Ideally, training should start when your dog is no older than six months, however it is never too late to start. The old axiom about teaching old dogs new tricks is not true! In fact, most of Michael Vick's fighting dogs were quickly rehabilitated and placed in adoptive homes.

With the proper motivation, your dog will be happy to learn anything you want him to. The advantage to starting early is that your dog, no matter how big he will eventually be, is still small enough for you to exert physical control over him and show him what is expected.

All behavior has a purpose. If your dog is getting something in return for fighting, he will continue to do so. This means that if your dog is fighting in order to gain your attention, you must give him absolutely NO attention (other than breaking up the fight). If he is fighting to get a toy, you should try to make sure that he doesn't get it, although you should never put yourself into the middle of a dog fight.

How do I break up a dog fight?

One of the easiest and safest ways to break up two dogs who are fighting is to squirt water at them. This doesn't have to be from a fire hose; most dogs can be redirected using a simple squirt bottle. They don't like the sensation of the stream of water hitting them, and it distracts them from their original purpose.

If the spray bottle doesn't work, you may need to seek help from another person. Each of you should grasp one of the two dogs' hind legs and pull them backwards, away from each other, as if you were in a wheelbarrow race.

Once the dogs are apart, it is important that they not be allowed to face each other again until they are totally calm. Assuming the dogs are well-trained in obedience (as all dogs should be) put the dogs in a down position, parallel to each other. As long as neither is able to establish a superior position such as being above the other one or facing off, neither one should feel challenged.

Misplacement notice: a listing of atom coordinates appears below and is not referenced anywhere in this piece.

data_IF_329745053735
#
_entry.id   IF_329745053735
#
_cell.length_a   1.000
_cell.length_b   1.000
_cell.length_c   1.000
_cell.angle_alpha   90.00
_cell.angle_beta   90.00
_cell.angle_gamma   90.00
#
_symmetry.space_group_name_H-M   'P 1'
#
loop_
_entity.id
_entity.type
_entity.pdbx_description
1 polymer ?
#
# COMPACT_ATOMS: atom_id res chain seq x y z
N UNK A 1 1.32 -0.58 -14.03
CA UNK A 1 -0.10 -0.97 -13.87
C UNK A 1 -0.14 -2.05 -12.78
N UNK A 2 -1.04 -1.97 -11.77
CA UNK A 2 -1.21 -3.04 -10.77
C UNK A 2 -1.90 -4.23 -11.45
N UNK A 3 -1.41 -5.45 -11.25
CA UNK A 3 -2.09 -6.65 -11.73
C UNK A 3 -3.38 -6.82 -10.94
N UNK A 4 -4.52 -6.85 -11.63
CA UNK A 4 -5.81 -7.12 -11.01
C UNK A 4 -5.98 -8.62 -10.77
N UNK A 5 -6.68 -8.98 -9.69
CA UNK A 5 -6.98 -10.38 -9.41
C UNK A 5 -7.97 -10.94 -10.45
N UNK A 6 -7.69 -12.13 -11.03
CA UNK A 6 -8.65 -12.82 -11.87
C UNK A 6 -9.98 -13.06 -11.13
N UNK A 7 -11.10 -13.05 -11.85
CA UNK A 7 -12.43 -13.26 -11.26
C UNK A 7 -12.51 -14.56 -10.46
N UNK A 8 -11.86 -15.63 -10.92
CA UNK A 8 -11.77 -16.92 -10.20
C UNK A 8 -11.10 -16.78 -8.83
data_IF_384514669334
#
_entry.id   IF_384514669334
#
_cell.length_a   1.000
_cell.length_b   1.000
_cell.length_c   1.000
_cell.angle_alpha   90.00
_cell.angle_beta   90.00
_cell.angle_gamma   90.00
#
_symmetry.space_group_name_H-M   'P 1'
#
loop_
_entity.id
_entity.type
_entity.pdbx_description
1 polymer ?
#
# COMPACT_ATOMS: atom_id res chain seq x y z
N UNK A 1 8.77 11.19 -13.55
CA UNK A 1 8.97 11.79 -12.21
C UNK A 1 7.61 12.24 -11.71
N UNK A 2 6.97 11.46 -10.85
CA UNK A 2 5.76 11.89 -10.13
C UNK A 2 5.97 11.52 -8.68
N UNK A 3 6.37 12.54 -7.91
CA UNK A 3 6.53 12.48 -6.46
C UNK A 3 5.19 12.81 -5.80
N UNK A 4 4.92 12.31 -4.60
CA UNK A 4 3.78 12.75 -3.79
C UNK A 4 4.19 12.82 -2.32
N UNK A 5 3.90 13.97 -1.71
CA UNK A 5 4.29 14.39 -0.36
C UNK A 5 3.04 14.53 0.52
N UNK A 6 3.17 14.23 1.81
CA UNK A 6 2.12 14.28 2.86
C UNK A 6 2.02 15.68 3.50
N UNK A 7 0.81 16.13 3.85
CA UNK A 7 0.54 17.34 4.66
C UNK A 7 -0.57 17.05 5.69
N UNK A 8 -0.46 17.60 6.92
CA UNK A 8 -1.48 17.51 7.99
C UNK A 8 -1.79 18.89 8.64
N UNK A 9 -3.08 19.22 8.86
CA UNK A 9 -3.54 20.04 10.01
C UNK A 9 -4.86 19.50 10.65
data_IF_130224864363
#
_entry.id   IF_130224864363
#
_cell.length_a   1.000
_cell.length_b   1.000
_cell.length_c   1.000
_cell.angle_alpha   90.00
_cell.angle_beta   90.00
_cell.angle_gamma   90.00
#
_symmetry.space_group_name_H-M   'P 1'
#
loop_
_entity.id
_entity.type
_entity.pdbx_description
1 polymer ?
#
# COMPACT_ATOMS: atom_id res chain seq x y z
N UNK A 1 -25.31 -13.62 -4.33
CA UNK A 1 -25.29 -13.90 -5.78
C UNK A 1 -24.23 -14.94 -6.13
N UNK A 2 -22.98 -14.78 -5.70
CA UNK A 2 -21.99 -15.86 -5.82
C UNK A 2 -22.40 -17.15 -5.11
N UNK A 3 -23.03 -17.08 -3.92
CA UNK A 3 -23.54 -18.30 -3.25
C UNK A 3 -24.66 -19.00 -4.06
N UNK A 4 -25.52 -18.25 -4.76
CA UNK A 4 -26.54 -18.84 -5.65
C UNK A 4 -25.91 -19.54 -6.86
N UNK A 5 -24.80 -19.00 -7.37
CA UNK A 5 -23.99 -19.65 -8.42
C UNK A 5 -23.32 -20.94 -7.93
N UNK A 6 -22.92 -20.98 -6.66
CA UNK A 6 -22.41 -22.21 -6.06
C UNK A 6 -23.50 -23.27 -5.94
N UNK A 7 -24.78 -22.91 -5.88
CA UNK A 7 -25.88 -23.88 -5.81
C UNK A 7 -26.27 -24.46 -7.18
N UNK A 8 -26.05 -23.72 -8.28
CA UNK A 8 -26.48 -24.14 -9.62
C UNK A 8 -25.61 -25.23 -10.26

How do I teach my dog that fighting isn't allowed?

Put both dogs in a sit or down position next to each other, again making sure they are not facing or challenging each other. Praise the dogs for being near each other without fighting. Next, give one of the dogs some attention, and praise the other dog if he remains still without becoming jealous. Do the same thing again, but give the second dog attention first. When both dogs are able to tolerate the other dog's getting attention, up the ante by giving one dog a treat, then rewarding the other dog for not getting jealous and starting a fight.

Frequently review the commands of sit, stay, and down with your dogs so you can head off any fights before they even begin, if you see one dog beginning to challenge the other. When you "catch" your dogs playing well with each other, don't forget to praise them, and maybe even give them a treat.

Weimaraner dog wearing a muzzle
Muzzle your dog if it becomes necessary.

What if I need extra help?

Don't be afraid to muzzle your dog if it's required to keep everyone safe. The muzzle might bug him a little, but it won't actually hurt him. Just make sure he can drink through the muzzle.

If you need extra help, consider consulting a dog trainer or behavioralist. He may be able to point out some things you are doing or not doing that may be triggering your dog to react aggressively. For example, some dogs have been known to become overly protective of the female head of household when she becomes pregnant. You may simply need to have your husband walk the dog until you deliver.

Similarly, there may be things in your home that are setting off your dog. If you have recently made changes, such as bringing home a new baby, a dog trainer may have some suggestions for you that will make your dog happier about his newly demoted status.